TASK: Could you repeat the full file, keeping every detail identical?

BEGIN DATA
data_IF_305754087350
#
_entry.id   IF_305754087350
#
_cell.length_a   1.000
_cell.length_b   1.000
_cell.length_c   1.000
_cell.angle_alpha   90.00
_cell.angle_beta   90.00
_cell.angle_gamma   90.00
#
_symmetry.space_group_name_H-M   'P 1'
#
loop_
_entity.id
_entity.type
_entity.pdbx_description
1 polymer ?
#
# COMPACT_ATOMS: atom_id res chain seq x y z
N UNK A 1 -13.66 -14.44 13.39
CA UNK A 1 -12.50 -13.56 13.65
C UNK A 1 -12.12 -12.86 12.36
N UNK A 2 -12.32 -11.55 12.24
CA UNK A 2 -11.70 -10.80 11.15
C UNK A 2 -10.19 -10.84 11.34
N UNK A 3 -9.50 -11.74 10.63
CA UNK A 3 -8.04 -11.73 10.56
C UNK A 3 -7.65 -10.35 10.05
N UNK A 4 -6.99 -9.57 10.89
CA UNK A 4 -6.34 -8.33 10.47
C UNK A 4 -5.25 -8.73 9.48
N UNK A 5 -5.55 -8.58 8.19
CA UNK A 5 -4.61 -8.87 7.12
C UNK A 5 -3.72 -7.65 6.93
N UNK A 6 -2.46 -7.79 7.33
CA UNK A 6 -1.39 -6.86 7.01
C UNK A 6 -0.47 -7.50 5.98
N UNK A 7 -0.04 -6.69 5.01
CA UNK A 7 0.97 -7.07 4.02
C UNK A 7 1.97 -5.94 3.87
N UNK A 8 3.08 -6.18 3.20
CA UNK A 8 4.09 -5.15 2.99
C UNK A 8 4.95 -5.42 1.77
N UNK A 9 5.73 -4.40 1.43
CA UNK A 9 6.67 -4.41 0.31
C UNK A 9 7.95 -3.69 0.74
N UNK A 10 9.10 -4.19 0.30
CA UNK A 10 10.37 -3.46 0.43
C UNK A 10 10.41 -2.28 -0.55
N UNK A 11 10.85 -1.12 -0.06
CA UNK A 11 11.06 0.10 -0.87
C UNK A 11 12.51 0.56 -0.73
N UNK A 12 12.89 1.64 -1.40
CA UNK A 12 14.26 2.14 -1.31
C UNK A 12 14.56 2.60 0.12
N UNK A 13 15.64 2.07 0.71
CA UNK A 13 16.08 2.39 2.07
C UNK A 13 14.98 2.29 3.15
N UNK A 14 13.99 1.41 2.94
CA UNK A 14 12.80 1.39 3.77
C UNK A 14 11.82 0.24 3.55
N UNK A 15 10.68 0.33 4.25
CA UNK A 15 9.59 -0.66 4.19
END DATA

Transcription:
data_IF_305754087350
#
_entry.id   IF_305754087350
#
_cell.length_a   1.000
_cell.length_b   1.000
_cell.length_c   1.000
_cell.angle_alpha   90.00
_cell.angle_beta   90.00
_cell.angle_gamma   90.00
#
_symmetry.space_group_name_H-M   'P 1'
#
loop_
_entity.id
_entity.type
_entity.pdbx_description
1 polymer ?
#
# COMPACT_ATOMS: atom_id res chain seq x y z
N UNK A 1 -13.66 -14.44 13.39
CA UNK A 1 -12.50 -13.56 13.65
C UNK A 1 -12.12 -12.86 12.36
N UNK A 2 -12.32 -11.55 12.24
CA UNK A 2 -11.70 -10.80 11.15
C UNK A 2 -10.19 -10.84 11.34
N UNK A 3 -9.50 -11.74 10.63
CA UNK A 3 -8.04 -11.73 10.56
C UNK A 3 -7.65 -10.35 10.05
N UNK A 4 -6.99 -9.57 10.89
CA UNK A 4 -6.34 -8.33 10.47
C UNK A 4 -5.25 -8.73 9.48
N UNK A 5 -5.55 -8.58 8.19
CA UNK A 5 -4.61 -8.87 7.12
C UNK A 5 -3.72 -7.65 6.93
N UNK A 6 -2.46 -7.79 7.33
CA UNK A 6 -1.39 -6.86 7.01
C UNK A 6 -0.47 -7.50 5.98
N UNK A 7 -0.04 -6.69 5.01
CA UNK A 7 0.97 -7.07 4.02
C UNK A 7 1.97 -5.94 3.87
N UNK A 8 3.08 -6.18 3.20
CA UNK A 8 4.09 -5.15 2.99
C UNK A 8 4.95 -5.42 1.77
N UNK A 9 5.73 -4.40 1.43
CA UNK A 9 6.67 -4.41 0.31
C UNK A 9 7.95 -3.69 0.74
N UNK A 10 9.10 -4.19 0.30
CA UNK A 10 10.37 -3.46 0.43
C UNK A 10 10.41 -2.28 -0.55
N UNK A 11 10.85 -1.12 -0.06
CA UNK A 11 11.06 0.10 -0.87
C UNK A 11 12.51 0.56 -0.73
N UNK A 12 12.89 1.64 -1.40
CA UNK A 12 14.26 2.14 -1.31
C UNK A 12 14.56 2.60 0.12
N UNK A 13 15.64 2.07 0.71
CA UNK A 13 16.08 2.39 2.07
C UNK A 13 14.98 2.29 3.15
N UNK A 14 13.99 1.41 2.94
CA UNK A 14 12.80 1.39 3.77
C UNK A 14 11.82 0.24 3.55
N UNK A 15 10.68 0.33 4.25
CA UNK A 15 9.59 -0.66 4.19